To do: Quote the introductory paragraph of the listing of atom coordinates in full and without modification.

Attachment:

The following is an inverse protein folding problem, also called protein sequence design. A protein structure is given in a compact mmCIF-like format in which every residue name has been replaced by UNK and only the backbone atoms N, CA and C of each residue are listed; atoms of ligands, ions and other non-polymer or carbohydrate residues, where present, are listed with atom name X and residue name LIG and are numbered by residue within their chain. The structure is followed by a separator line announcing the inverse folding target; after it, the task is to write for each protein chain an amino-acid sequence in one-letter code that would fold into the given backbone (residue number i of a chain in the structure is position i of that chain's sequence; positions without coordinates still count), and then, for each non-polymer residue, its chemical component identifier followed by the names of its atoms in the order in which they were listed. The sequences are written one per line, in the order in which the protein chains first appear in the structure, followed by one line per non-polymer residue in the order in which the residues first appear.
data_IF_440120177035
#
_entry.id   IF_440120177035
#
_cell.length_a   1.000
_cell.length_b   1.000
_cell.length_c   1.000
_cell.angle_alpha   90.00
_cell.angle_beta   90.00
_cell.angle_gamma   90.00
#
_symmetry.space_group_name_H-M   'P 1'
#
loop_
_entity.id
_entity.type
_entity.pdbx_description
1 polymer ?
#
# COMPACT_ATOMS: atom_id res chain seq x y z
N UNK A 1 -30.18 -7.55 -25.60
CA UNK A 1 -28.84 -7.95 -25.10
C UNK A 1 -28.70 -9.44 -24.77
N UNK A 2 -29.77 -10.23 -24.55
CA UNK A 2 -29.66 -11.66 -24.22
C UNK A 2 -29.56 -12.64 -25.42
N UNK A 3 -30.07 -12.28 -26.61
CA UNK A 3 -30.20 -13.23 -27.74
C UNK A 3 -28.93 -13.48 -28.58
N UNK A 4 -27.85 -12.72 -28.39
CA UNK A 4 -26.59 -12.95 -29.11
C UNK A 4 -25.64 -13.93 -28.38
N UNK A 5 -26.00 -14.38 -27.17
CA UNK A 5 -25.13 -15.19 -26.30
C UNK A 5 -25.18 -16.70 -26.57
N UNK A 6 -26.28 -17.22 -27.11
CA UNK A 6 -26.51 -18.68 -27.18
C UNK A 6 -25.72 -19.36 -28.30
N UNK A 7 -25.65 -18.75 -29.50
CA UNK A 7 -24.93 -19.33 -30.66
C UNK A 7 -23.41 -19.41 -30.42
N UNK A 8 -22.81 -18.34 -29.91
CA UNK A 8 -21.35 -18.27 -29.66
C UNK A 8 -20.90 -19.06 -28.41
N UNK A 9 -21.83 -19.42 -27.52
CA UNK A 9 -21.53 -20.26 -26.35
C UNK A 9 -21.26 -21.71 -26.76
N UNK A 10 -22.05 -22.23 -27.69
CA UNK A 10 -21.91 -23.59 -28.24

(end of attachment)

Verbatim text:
The following is an inverse protein folding problem, also called protein sequence design. A protein structure is given in a compact mmCIF-like format in which every residue name has been replaced by UNK and only the backbone atoms N, CA and C of each residue are listed; atoms of ligands, ions and other non-polymer or carbohydrate residues, where present, are listed with atom name X and residue name LIG and are numbered by residue within their chain. The structure is followed by a separator line announcing the inverse folding target; after it, the task is to write for each protein chain an amino-acid sequence in one-letter code that would fold into the given backbone (residue number i of a chain in the structure is position i of that chain's sequence; positions without coordinates still count), and then, for each non-polymer residue, its chemical component identifier followed by the names of its atoms in the order in which they were listed. The sequences are written one per line, in the order in which the protein chains first appear in the structure, followed by one line per non-polymer residue in the order in which the residues first appear.